TABLE 3
Tube Surface
Tube Surface Temperature
Temperature in embodiment
Tube Surface (with (with
Temperature identical combination
Discharge (without cooling cooling
Tube cooling) rubbers) rubbers)
24a 93° C. 70° C. 70° C.
24b 86° C. 65° C. 65° C.
24c 87° C. 66° C. 72° C.
24d 81° C. 61° C. 67° C.

[0102]FIG. 13 is a view showing yet another embodiment.

[0103] In FIG. 13, lamp assemblies 18X and 18Y, each of which is configured by enclosing three of electric discharge tubes 24 a-24 f with one of reflectors 28, are disposed on the top and bottom side of a vertically placed light guide plate 40 so that each one set (2 sets in total) is opposed to the light guide plate 40. In each set, a temperature difference of about 25° C. between two electric discharge tubes 24 a, 24 b, 24 d, 24 e that face the opening of the reflector 28 and the remaining one electric discharge tube 24 c, 24 f is produced. Therefore, a material having higher heat conductivity is used for rubber spacers 32 c and 32 f for cooling that are in contact with the tubes 24 c and 24 f, respectively. The rubber spacer for cooling used in the upper set 18X is formed by hot-pressing one material having heat conductivity of 2.0 W/m/K as the heat conducting member 32 c and another material having heat conductivity of 1.6 W/m/K as the heat conducting members 32 a and 32 b together. On the other hand, the rubber spacer for cooling used in the lower set 18Y is formed by hot-pressing one material having heat conductivity of 1.6 W/m/K as the heat conducting member 32 f and another material having heat conductivity of 1.2 W/m/K as the heat conducting members 32 d and 32 e together. As a result, the difference of the coldest point temperature of the tubes between the upper and lower lamp assembly sets can be reduced to within 5° C. and, therefore, a brightness gradient is scarcely produced. On the other hand, the temperature values differ between the cold-cathode tubes in each lamp assembly by at the maximum about 10° C. Considering the above, as shown in the figure, the temperature dependence of the brightness can be reduced in comparison with the case in which the coldest points of all the cold-cathode tubes are made even and, at the same time, the brightness in ambient temperature can be increased in comparison with the case in which rubber spacers for cooling of an identical material are attached to all the cold-cathode tubes (In the conventional backlight, as the temperature difference between tubes in an assembly is larger than 10° C. (about 20° C.), the highest brightness of the backlight would be reduced. Though the highest brightness can further be increased by 2% by reducing the temperature difference between the tubes in the assembly, it is not practical because its temperature characteristics become too intense).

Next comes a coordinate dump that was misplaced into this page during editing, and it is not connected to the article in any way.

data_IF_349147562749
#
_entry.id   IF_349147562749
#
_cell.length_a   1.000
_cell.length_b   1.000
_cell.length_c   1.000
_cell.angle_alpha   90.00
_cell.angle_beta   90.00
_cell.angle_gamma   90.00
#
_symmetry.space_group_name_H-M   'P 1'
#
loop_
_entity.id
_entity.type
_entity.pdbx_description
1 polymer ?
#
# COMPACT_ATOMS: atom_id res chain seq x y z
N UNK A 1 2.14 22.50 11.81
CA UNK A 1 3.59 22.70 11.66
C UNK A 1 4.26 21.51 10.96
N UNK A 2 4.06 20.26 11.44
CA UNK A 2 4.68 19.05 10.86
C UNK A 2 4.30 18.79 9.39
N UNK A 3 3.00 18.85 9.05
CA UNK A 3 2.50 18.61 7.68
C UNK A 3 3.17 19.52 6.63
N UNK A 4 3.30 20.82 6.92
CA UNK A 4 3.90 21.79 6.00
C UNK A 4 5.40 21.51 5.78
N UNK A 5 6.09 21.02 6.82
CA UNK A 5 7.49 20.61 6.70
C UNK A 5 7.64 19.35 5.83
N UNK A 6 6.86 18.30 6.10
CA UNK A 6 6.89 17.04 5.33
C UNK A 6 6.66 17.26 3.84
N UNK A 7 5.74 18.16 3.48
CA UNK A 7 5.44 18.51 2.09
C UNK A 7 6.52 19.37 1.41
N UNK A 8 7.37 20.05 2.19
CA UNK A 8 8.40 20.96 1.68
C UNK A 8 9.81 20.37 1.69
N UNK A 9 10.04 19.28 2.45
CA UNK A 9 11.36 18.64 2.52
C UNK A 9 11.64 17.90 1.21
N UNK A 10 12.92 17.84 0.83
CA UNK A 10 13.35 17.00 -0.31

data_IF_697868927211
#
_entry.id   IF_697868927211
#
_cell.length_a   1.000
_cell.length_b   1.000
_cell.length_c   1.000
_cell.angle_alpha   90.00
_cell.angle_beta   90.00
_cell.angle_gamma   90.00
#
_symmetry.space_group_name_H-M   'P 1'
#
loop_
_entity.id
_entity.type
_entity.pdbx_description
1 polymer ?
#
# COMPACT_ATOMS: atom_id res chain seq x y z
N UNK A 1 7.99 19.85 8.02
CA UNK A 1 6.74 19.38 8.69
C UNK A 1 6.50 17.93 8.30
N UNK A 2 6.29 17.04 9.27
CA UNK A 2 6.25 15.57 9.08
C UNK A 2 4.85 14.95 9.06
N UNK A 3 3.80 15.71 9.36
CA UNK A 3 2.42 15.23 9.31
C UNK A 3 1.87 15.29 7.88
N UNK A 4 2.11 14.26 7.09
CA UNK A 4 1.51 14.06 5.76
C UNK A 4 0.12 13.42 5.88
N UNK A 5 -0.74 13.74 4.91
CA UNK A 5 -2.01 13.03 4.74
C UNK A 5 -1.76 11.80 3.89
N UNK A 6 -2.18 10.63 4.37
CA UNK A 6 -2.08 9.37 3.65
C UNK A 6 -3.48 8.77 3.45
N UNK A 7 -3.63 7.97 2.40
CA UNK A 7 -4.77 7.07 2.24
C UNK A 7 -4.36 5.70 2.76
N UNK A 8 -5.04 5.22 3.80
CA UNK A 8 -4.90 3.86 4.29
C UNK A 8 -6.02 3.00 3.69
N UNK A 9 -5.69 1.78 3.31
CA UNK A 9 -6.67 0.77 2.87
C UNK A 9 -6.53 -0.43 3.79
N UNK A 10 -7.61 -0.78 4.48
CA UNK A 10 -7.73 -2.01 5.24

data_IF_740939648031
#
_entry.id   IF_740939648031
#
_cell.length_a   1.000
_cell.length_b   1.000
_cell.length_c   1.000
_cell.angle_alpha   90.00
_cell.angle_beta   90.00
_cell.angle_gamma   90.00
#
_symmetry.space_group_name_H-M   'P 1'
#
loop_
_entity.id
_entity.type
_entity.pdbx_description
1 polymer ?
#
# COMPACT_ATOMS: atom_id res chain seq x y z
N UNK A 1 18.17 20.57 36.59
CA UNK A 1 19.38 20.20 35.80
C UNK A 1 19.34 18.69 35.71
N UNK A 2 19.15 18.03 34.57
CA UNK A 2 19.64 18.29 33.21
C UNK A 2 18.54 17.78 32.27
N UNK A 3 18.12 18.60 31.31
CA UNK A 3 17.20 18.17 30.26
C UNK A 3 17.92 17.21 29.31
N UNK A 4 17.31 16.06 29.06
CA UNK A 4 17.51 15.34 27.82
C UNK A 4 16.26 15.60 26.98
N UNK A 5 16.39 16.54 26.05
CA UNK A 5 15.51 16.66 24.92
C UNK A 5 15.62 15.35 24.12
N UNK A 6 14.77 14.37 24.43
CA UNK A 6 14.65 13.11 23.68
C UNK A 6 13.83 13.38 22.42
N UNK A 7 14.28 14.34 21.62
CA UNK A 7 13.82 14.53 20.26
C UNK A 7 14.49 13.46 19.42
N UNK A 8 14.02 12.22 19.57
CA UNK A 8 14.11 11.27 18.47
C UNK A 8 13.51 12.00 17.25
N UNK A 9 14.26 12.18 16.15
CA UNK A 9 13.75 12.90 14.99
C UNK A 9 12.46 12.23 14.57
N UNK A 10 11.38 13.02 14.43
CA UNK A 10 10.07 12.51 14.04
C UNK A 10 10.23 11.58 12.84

TABLE 4
Tube surface
Electric discharge temperature Tube surface
tube (without cooling) temperature
24a 92° C. 65° C.
24b 90° C. 64° C.
24c 115° C.  76° C.
24d 82° C. 64° C.
24e 83° C. 63° C.
24f 104° C.  74° C.

[0104]FIG. 14 is a view showing a relationship between temperature of ambient air and brightness (relative values) of the light source device of FIG. 13. A curve P indicates the brightness of the light source device according to this embodiment. A curve Q indicates the brightness of the light source device in which all heat conducting members have identical heat conductivity. A curve R indicates the brightness of the electric discharge tubes 24 a and 24 b. A curve S indicates the brightness of the electric discharge tube 24 c.

[0105] As described above, according to the present invention, light source device having a high light-emitting efficiency can be provided.

Referenced by
Citing PatentFiling datePublication dateApplicantTitle
US7164224 *Dec 4, 2001Jan 16, 2007Sharp Kabushiki KaishaBacklight having discharge tube, reflector and heat conduction member contacting discharge tube
US7169005Jun 30, 2005Jan 30, 2007Sharp Kabushiki KaishaMethod of producing a backlight having a discharge tube containing mercury
US7309146Apr 6, 2005Dec 18, 2007Sharp Kabushiki KaishaBacklight having discharge tube, reflector and heat conduction member contacting discharge tube
US7541723Jun 30, 2005Jun 2, 2009Sharp Kabushiki KaishaBacklight having a polarization separating element
US7832916 *Jun 10, 2005Nov 16, 2010Idemitsu Kosan Co., Ltd.Back chassis integrating reflector, back light and liquid crystal display
Classifications
U.S. Classification313/11
International ClassificationG02B6/00, F21V8/00, H01J61/52, F21Y103/00, F21V29/00
Cooperative ClassificationH01J61/523, G02B6/0071, G02B6/0065
European ClassificationH01J61/52B, G02B6/00L6P